Sunday, June 7, 2009

Delhi (7/6/09)

Delhi was exhausting; the heat, chaos, crowds, and dirt of it all, but it’s good to be back in India. Some things seem so familiar, as if I’d only left a few days ago, but other parts are just as startling and perplexing as ever. Our flight got in around 11:30pm or so, and by the time we’d changed money, hired a taxi, and made it to the hotel it was after 1am. We stayed at the Wongdhen House in Majnu ki tila, which is the Tibetan district a little outside of Delhi. Our room was hot and we slept a little. We here being Lauren G., two Zangskari nuns, and a brother and sister also from Zangskar, all of whom had come to meet Lauren, and me.

The next morning we all rode the Delhi Metro (it was my first time). It was an interesting experience, equal parts modern and efficient, and brutal and crowded. We walked through a metal detector and I was patted down by a police officer (as were all of the men) and had to pass my bag through a scanner. The station where we boarded was fairly clean and orderly, the ticket booth slightly jumbled; one had to throw a few elbows at times to make it to the window. Past the entrance however, the crush of bodies getting on and off the train was intense bordering on riotous. The train itself was a jumble of limbs, stained armpits, sweaty backs, and bags that always managed to jut into my side. It was cooler in the station, nestled underground and protected from the brunt of Delhi’s heat. But the respite was brief and as we neared the exit the air rushed forward to meet us, a hot lumbering bear of a mass of what might pass as air but was scarcely breathable. Why anyone would want to be in Delhi in the summer is beyond me.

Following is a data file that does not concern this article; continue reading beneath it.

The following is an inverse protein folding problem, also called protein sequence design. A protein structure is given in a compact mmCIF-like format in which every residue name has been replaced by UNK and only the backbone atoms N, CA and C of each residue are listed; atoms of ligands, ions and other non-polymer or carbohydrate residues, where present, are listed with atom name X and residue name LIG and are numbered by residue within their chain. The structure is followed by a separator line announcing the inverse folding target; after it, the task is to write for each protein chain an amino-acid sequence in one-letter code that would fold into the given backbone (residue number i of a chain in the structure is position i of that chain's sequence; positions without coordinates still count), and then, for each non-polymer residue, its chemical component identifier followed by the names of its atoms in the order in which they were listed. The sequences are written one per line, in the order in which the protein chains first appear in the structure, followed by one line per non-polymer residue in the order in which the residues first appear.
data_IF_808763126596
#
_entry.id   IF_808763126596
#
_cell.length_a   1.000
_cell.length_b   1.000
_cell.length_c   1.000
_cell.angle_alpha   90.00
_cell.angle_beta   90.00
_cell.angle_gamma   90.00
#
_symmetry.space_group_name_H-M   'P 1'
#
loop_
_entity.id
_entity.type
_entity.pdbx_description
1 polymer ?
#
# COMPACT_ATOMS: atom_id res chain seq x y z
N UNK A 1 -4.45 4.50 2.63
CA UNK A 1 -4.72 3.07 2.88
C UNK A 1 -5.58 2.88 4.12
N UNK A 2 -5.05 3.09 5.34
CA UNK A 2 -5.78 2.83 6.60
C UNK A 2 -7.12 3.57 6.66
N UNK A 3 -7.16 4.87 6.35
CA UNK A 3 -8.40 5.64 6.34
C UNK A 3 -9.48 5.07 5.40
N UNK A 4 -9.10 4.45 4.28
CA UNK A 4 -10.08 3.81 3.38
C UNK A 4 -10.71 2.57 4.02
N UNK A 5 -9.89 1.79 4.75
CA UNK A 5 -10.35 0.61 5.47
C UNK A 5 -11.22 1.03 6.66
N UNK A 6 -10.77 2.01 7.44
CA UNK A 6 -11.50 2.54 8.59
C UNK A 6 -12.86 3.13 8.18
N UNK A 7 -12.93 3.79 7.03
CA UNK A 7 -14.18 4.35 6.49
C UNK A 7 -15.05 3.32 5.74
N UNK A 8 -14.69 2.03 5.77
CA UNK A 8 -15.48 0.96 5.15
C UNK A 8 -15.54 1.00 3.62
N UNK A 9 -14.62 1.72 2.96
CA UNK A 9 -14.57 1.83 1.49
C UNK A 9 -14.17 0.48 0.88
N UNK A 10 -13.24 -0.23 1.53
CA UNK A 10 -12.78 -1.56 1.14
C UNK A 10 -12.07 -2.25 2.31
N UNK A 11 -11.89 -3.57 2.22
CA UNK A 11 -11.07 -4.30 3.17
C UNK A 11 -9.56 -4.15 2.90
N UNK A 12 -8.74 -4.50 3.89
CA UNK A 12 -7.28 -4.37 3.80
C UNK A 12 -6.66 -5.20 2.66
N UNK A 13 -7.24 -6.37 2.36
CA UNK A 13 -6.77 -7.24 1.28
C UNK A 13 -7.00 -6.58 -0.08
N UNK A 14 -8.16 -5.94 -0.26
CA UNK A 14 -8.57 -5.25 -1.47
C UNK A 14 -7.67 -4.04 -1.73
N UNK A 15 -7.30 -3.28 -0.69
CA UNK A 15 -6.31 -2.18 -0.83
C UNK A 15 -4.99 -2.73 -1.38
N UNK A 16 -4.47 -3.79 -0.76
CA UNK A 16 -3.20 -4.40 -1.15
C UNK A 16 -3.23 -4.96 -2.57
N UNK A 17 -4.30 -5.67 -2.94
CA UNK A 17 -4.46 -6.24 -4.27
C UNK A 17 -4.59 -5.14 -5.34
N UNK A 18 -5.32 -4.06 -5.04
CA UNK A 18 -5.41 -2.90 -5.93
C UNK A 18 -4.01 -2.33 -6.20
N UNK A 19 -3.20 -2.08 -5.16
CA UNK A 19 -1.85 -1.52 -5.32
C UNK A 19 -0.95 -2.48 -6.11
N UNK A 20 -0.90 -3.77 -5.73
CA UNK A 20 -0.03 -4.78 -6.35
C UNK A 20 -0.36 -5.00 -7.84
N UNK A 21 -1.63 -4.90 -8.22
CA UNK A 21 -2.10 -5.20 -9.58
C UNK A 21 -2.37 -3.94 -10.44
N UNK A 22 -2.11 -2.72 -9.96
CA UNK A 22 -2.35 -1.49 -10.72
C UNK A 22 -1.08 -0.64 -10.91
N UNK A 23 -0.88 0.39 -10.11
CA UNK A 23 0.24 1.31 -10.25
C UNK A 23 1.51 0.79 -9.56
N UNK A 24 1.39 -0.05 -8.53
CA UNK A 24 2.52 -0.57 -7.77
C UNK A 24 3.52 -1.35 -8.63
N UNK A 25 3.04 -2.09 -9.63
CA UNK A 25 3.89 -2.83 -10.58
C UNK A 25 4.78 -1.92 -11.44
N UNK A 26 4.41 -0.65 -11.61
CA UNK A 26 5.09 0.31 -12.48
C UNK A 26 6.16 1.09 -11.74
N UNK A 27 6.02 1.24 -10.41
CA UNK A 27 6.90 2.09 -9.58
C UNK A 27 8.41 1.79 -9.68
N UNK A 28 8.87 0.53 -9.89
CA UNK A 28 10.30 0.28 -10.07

We met Jo, a Smith alum and Anthro grad student, for lunch at a nice South Indian restaurant in Janpath that Andy had also recommended. I first met Jo when I was in India in 2005 and I can’t for the life of me remember if we’ve ever hung out in the states. It was good to see her though. The food at the restaurant was good and it was a nice enough place that I could risk an iced drink, which was lovely. After that we briefly traversed this underground marketplace in Connaught Place. I generally dislike that market, but I needed an outlet converter and the folks from Zangskar wanted to see it. After that, Lauren and I collapsed in a Café Coffee Day and drank overly sweet iced coffees while the rest of the group explored the shops. Then it was back onto the Metro where a young guy tried to slip his hand into Lauren’s pants pocket, presumably to steal money, which caused quite a scuffle and a lot of swearing on Lauren’s part. I think she punched him, I don’t remember. We had checked out of our hotel and so went to the Ladakhi Vihara, where the Zangskaris were staying. We killed time, went vegetable shopping, cooked some dinner, ate a bit, then around 9:30 everyone walked up the road to the Kashmiri Gate bus station, where I had a hell of a time finding my bus. It was due to leave at 10:05. There was no rhyme or reason to the busses. They were parked everywhere and it was nearly impossible to find any one particular bus. We found mine luckily before it left and I loaded my bag underneath then said goodbye to everyone and got on board.

I took the HRTC AC Volvo overnight from Delhi to Shimla. The bus was nice enough and air conditioned. The ride was mostly uneventful. There was some skirmish with seats in the back between some “rude young men” and a younger woman (according to the woman, who was in tears). I slept on and off and we ended up in Shimla around 6am.

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